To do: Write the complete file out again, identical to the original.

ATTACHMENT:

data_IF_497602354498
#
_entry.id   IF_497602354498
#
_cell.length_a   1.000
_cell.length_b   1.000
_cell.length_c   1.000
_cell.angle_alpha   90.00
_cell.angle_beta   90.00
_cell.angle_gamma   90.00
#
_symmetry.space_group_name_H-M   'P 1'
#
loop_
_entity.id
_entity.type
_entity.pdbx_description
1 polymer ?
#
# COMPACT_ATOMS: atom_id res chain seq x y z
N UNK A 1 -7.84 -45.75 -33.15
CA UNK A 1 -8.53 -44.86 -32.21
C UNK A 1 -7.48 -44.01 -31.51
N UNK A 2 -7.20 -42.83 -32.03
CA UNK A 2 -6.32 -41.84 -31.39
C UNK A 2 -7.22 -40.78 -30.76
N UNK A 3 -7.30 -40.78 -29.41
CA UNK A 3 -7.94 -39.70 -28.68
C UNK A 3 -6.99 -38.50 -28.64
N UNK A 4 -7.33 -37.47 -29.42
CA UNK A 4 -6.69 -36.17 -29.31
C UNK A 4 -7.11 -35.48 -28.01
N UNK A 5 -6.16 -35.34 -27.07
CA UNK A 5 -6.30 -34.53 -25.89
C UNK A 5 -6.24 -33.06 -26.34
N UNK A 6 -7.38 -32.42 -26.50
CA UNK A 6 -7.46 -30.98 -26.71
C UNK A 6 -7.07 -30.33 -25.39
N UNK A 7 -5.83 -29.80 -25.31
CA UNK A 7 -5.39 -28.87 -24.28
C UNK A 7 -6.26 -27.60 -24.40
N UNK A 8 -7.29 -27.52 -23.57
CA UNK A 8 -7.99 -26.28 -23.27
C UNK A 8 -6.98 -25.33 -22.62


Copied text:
data_IF_497602354498
#
_entry.id   IF_497602354498
#
_cell.length_a   1.000
_cell.length_b   1.000
_cell.length_c   1.000
_cell.angle_alpha   90.00
_cell.angle_beta   90.00
_cell.angle_gamma   90.00
#
_symmetry.space_group_name_H-M   'P 1'
#
loop_
_entity.id
_entity.type
_entity.pdbx_description
1 polymer ?
#
# COMPACT_ATOMS: atom_id res chain seq x y z
N UNK A 1 -7.84 -45.75 -33.15
CA UNK A 1 -8.53 -44.86 -32.21
C UNK A 1 -7.48 -44.01 -31.51
N UNK A 2 -7.20 -42.83 -32.03
CA UNK A 2 -6.32 -41.84 -31.39
C UNK A 2 -7.22 -40.78 -30.76
N UNK A 3 -7.30 -40.78 -29.41
CA UNK A 3 -7.94 -39.70 -28.68
C UNK A 3 -6.99 -38.50 -28.64
N UNK A 4 -7.33 -37.47 -29.42
CA UNK A 4 -6.69 -36.17 -29.31
C UNK A 4 -7.11 -35.48 -28.01
N UNK A 5 -6.16 -35.34 -27.07
CA UNK A 5 -6.30 -34.53 -25.89
C UNK A 5 -6.24 -33.06 -26.34
N UNK A 6 -7.38 -32.42 -26.50
CA UNK A 6 -7.46 -30.98 -26.71
C UNK A 6 -7.07 -30.33 -25.39
N UNK A 7 -5.83 -29.80 -25.31
CA UNK A 7 -5.39 -28.87 -24.28
C UNK A 7 -6.26 -27.60 -24.40
N UNK A 8 -7.29 -27.52 -23.57
CA UNK A 8 -7.99 -26.28 -23.27
C UNK A 8 -6.98 -25.33 -22.62